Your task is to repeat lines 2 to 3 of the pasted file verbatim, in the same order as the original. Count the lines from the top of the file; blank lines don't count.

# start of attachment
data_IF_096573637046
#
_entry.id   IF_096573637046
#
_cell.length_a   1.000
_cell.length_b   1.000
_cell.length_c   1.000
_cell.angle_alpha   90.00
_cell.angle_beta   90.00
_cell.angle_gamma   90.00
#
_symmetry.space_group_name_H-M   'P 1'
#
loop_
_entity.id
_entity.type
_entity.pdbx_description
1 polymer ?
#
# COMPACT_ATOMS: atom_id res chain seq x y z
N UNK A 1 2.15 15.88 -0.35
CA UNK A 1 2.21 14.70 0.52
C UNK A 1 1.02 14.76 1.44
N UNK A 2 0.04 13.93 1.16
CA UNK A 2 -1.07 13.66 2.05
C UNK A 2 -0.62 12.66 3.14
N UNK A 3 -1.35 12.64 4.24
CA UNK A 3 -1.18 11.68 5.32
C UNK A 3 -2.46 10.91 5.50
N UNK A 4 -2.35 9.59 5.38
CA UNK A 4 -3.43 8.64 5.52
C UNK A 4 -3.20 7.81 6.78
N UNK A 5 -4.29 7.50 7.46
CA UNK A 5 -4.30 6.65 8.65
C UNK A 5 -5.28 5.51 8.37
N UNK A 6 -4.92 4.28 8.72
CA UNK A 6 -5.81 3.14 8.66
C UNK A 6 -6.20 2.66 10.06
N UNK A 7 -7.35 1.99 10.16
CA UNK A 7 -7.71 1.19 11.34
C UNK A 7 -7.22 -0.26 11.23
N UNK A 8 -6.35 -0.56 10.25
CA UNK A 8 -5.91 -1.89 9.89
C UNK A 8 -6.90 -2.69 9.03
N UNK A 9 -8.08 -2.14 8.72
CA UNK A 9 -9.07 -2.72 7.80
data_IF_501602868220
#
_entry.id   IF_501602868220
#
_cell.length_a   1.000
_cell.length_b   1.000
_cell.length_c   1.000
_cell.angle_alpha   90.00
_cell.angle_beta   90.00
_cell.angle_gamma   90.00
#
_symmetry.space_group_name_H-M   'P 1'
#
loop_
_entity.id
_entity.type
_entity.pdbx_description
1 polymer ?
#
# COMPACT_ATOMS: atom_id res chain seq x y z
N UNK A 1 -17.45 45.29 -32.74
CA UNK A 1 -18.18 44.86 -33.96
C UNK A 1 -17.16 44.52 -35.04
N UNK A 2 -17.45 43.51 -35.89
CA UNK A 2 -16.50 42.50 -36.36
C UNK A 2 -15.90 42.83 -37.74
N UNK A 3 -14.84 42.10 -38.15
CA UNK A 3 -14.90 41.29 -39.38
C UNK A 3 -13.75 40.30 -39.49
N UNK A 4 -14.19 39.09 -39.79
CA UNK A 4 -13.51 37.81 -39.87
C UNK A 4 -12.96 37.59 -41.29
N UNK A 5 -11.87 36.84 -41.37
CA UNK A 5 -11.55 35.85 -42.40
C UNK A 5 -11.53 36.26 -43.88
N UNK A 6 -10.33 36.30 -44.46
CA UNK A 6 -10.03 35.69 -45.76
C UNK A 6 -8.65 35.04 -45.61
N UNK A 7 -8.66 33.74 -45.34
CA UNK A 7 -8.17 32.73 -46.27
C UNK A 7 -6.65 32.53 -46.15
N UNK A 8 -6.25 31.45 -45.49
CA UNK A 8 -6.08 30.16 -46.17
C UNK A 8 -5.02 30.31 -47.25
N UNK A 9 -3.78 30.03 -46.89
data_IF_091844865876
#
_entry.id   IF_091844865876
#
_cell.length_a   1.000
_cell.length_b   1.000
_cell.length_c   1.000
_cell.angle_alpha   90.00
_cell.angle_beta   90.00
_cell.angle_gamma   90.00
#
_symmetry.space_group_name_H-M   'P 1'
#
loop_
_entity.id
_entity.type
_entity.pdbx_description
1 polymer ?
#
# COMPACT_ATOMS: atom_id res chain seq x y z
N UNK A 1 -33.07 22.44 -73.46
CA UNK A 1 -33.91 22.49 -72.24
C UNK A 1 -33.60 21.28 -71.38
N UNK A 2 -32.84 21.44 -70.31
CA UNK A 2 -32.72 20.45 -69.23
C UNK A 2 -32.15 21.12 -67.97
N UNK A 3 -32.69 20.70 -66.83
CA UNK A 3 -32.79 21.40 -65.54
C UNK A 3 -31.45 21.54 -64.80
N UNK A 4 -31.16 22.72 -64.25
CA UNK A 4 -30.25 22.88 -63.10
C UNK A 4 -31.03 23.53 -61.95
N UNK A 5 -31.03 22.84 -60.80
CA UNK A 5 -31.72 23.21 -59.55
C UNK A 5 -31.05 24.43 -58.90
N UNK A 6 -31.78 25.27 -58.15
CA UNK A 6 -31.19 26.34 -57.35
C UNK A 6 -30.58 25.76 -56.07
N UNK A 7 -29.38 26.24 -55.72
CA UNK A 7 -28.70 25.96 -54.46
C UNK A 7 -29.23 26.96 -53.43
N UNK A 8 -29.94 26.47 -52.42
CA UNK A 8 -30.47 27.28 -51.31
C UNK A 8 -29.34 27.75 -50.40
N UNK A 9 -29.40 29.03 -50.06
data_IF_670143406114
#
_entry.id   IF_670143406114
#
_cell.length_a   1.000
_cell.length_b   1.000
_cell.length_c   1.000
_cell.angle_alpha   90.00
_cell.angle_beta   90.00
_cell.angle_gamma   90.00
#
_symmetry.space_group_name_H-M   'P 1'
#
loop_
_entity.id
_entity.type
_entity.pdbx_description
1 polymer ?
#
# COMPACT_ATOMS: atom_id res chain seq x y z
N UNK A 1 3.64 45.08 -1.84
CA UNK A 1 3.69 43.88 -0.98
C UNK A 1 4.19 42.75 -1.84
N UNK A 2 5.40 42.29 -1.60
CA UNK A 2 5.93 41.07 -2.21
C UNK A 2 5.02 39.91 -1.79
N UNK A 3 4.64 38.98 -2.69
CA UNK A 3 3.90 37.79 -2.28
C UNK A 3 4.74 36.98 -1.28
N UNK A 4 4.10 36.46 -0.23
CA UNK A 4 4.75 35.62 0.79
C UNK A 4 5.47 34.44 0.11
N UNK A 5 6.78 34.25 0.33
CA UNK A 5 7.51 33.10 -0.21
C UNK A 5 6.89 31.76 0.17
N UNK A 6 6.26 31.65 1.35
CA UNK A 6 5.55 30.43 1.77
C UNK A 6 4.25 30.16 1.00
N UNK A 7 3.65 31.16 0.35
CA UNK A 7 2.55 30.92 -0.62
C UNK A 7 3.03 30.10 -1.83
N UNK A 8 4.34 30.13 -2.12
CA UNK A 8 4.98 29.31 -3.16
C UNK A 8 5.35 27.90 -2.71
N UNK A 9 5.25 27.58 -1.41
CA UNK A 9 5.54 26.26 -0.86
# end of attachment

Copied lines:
#
_entry.id   IF_096573637046